Any Dallas Cowboys fan worth his salt knows the critical role that Steve Hoffman played in the success of the franchise in the 1990s. From 1988 to 2004, Hoffman coached special teams (mostly along with Joe Avezzano), focusing on the placekickers. During his 17-year tenure in Dallas, Hoffman cultivated and coached many different heretofore unknown and subsequently forgettable kickers, including Ken Willis, Lin Elliott, Chris Boniol, Richie Cunningham, Tim Seder and Billy Cundiff. For nearly two decades, his caravan of kickers made 387 field goals in 507 attempts, for an average of 76.3%, which was pretty much the league average during that span (77%). In fact, after the first two dreadful 1988-89 seasons, Cowboy kickers made over 79% of their attempts.
What makes this relative success even more impressive is that the only veteran kicker Dallas ever used under Hoffman was Eddie Murray (mid-season pickups in 1993 and 1999); the team never drafted a placekicker or signed a high-profile free agent. Despite using nobodies for so long, during Hoffman's time in Dallas the team's "kickers established 15 separate club records, including every single-season record in team history" (according to Wikipedia).
Coach Avezzano was shown the door after the 2002 season, and Bill Parcells did the same to Hoffman after 2004. Hoffman's departure had an immediate and lasting impact. From 2005 to 2010, Cowboy placekickers made 75.6% of their field goals, significantly less than the league average of 82.4%), but even more telling was that they took a much different approach to the position, with their biggest free agent signing of a kicker ever in Mike Vanderjadgt, signing other relatively successful vets like Martin Grammatica and Jose Cortez, and spending two draft picks on Nick Folk and David Buehler. That's a lot of investments in placekickers, with less than satisfactory results.
Meanwhile, Hoffman took the 2005 season off and then coached in Atlanta (2006), Miami (2007-2008) and has been in Kansas City since 2009. His kickers at those three stops have made nearly 85% of their attempts, comfortably above the NFL-wide average. Veteran Jay Feely had a career-best season under Hoffman (91% in 2007), and then the kicking coach found free agent-turned Pro Bowler Dan Carpenter, who has made 81% of his kicks with the Dolphins. Hoffman also convinced the KC brass to draft "Mr. Irrelevant" Ryan Succop with the final pick in the 2009 draft, and he made 87% of his field goals as a rookie (having one crucial kick blocked by Jay Ratliff in the Cowboys' OT win that season, which was AWESOME).
For the most part, I'd venture that we all appreciate the job that Coach DeMillus has done the past two seasons. We can't help but root for a guy with such enthusiasm and who has overcome some personal and physical tragedies since arriving in Dallas. But let's face it, the field goal percentage under his watch has been an abysmal 69.8%, or 12.4% less than the rest of the NFL and LAST IN THE LEAGUE, and we are heading into this season full of even more trepidation than usual. I've heard it said before, but it's more glaring than ever - the Dallas Cowboys made a huge mistake in letting Steve Hoffman go in 2004, and would be well-advised to do whatever it takes to bring him back home as soon as possible. Hoffman actually coached special teams with DeMillus in 2006 with the Falcons, and of course knows Jason Garrett very well (I don't know for sure, but I imagine that #17 was the FG holder for several of Hoffman's kickers).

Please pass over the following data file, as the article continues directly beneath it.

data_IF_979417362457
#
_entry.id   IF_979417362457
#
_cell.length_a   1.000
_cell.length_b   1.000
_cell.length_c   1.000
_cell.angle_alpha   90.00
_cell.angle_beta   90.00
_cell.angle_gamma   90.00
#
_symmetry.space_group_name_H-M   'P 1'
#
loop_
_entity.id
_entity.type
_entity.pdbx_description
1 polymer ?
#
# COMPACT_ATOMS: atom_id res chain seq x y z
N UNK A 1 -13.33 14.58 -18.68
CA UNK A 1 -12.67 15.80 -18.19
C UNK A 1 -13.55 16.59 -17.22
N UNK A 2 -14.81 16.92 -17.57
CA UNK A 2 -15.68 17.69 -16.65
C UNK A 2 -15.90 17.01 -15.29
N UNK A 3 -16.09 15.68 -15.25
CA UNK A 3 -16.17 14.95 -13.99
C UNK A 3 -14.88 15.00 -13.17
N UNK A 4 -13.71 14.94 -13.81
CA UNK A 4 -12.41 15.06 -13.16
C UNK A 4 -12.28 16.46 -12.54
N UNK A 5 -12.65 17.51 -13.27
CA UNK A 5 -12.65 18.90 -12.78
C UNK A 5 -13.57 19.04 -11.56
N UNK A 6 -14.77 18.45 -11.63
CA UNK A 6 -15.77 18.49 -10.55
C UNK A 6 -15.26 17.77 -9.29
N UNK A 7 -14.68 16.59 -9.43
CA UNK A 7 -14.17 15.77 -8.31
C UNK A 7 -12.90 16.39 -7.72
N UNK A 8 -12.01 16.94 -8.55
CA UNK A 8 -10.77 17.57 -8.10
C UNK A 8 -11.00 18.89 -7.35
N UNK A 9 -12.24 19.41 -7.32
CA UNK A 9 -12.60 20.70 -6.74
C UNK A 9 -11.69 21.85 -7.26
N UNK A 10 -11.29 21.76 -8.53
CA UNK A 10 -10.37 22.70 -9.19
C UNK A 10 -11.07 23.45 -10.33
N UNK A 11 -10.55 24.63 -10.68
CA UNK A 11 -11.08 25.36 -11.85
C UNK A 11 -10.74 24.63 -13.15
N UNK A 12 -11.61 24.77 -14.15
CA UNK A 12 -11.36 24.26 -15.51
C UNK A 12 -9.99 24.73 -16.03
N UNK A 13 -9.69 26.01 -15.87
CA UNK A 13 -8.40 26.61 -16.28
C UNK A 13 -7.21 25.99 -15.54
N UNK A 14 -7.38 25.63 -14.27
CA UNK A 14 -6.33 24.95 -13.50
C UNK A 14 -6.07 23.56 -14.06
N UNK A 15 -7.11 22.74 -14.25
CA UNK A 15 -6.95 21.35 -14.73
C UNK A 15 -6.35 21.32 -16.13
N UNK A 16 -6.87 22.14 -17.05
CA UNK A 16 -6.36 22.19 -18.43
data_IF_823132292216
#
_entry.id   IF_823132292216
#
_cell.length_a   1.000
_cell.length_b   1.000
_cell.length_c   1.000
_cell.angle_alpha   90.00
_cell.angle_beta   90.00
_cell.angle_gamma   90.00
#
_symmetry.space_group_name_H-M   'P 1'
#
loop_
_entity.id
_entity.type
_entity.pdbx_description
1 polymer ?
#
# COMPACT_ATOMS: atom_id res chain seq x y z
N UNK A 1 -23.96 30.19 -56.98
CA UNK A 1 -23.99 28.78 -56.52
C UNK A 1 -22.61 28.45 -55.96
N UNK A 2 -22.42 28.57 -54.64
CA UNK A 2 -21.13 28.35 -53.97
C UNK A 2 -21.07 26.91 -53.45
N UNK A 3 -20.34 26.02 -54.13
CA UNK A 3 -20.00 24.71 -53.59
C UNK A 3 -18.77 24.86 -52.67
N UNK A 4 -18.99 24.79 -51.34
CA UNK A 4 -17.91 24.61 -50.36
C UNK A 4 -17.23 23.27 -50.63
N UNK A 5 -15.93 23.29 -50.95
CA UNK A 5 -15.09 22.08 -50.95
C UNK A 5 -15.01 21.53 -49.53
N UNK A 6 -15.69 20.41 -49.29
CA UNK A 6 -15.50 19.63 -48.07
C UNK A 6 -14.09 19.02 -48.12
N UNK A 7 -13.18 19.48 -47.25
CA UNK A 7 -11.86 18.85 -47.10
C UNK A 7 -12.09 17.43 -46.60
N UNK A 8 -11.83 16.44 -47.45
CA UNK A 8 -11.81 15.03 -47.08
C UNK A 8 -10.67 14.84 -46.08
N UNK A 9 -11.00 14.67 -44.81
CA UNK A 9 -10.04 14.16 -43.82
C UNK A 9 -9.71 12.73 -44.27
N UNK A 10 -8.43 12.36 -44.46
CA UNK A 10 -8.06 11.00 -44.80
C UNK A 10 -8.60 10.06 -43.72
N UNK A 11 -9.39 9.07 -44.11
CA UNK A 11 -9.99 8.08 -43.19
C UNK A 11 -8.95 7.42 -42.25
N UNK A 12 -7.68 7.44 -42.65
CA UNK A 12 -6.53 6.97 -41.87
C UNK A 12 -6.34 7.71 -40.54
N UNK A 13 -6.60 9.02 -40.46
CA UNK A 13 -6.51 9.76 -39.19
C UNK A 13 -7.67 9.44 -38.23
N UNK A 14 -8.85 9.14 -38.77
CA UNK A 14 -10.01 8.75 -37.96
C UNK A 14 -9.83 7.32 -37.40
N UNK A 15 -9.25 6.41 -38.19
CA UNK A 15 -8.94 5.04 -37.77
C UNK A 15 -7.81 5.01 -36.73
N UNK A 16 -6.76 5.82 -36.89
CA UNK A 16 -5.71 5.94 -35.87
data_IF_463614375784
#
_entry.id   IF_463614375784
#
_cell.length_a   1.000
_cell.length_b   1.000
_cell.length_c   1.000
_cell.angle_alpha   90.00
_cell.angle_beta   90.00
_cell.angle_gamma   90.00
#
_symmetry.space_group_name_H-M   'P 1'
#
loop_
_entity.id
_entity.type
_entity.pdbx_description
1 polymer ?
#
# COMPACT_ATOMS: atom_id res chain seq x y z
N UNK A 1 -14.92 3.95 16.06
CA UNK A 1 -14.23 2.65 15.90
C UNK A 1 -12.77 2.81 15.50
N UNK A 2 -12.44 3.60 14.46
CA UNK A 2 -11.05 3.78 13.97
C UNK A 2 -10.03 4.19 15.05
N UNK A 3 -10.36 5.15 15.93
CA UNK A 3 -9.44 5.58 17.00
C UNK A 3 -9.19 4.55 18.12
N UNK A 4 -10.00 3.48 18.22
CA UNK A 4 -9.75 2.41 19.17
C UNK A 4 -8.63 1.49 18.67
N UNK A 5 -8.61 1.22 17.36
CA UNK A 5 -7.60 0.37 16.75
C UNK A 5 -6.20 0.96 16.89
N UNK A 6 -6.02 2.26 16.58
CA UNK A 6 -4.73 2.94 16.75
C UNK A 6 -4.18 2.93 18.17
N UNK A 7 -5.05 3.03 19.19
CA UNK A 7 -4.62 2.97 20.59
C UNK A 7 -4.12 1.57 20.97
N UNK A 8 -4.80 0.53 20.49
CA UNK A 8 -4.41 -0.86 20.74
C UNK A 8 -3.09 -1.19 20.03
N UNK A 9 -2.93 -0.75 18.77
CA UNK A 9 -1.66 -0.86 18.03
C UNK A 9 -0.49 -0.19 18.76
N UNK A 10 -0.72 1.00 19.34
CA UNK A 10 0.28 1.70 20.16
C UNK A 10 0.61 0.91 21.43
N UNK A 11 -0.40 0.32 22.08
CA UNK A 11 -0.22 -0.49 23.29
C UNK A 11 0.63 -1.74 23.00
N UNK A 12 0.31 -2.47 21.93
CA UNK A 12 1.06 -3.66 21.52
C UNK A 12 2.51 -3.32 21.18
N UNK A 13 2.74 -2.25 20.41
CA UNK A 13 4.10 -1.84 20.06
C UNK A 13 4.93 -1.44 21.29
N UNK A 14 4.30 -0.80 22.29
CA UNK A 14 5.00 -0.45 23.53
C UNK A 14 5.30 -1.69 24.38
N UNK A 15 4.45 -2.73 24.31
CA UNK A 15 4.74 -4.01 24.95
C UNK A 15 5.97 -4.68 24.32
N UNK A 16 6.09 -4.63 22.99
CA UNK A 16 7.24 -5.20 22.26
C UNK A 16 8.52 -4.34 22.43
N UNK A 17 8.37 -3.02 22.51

Ironically, after Hoffman left, his last kicker Billy Cundiff quickly fell out of favor with the Parcells regime, only to turn up as an All-Pro and Pro Bowl kicker with the Ravens last year. And we all know how fan favorite Nick Folk recovered from his 2009 funk in Dallas to score 127 points for the Jets in 2010. Even journeyman kicker Shaun Suisham, who had three stops in Dallas (all post-Hoffman) and was a mediocre 6 of 9 field goals, turned up in AFC Champion Pittsburgh last year and made a clutch 14 of 15 kicks. These examples further confirm the fact that without Hoffman, the Cowboys just don't have capable enough coaching to help placekickers work through slumps or reach their full potential.
Perhaps the most bitter irony is that Hoffman's greatest protoge, Chris Boniol, who btw made 33 of 34 field goals in their 1995 Super Bowl season, is now the Cowboys' "kicking advisor." Boniol is obviously struggling with his advising, which is reminiscient of when he played in the NFL. After Boniol followed up 1995 with a remarkable 1996, including 32 of 36 field goals, his first 50+ yard kick, and tying the NFL single-game record of most field goals with seven, he signed a big contract with the Eagles. But without Hoffman to guide him, he stumbled badly in Philadelphia (and Richie Cunningham picked up right where Boniol left off in Dallas, making 34 of 37 field goals) and was out of the NFL in just three years. Boniol turned out to be nothing without Hoffman, and I seriously doubt if Boniol can help the Cowboys' field goal woes by himself.
Bring back Steve Hoffman!!